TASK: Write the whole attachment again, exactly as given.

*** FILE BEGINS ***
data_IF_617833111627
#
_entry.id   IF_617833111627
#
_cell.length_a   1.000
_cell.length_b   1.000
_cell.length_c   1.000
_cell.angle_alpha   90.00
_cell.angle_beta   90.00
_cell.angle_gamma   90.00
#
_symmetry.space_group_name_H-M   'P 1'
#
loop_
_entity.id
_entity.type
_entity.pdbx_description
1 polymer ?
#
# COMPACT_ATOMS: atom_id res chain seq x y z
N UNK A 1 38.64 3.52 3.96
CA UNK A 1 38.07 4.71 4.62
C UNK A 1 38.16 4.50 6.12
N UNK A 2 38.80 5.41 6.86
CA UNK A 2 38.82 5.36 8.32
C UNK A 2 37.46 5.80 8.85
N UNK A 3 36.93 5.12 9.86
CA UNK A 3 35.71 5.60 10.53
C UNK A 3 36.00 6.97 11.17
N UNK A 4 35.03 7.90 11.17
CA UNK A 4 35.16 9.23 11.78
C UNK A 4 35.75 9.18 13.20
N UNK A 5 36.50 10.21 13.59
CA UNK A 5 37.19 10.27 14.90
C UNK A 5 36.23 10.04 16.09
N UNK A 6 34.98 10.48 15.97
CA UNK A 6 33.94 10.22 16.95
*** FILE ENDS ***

data_IF_617833111627
#
_entry.id   IF_617833111627
#
_cell.length_a   1.000
_cell.length_b   1.000
_cell.length_c   1.000
_cell.angle_alpha   90.00
_cell.angle_beta   90.00
_cell.angle_gamma   90.00
#
_symmetry.space_group_name_H-M   'P 1'
#
loop_
_entity.id
_entity.type
_entity.pdbx_description
1 polymer ?
#
# COMPACT_ATOMS: atom_id res chain seq x y z
N UNK A 1 38.64 3.52 3.96
CA UNK A 1 38.07 4.71 4.62
C UNK A 1 38.16 4.50 6.12
N UNK A 2 38.80 5.41 6.86
CA UNK A 2 38.82 5.36 8.32
C UNK A 2 37.46 5.80 8.85
N UNK A 3 36.93 5.12 9.86
CA UNK A 3 35.71 5.60 10.53
C UNK A 3 36.00 6.97 11.17
N UNK A 4 35.03 7.90 11.17
CA UNK A 4 35.16 9.23 11.78
C UNK A 4 35.75 9.18 13.20
N UNK A 5 36.50 10.21 13.59
CA UNK A 5 37.19 10.27 14.90
C UNK A 5 36.23 10.04 16.09
N UNK A 6 34.98 10.48 15.97
CA UNK A 6 33.94 10.22 16.95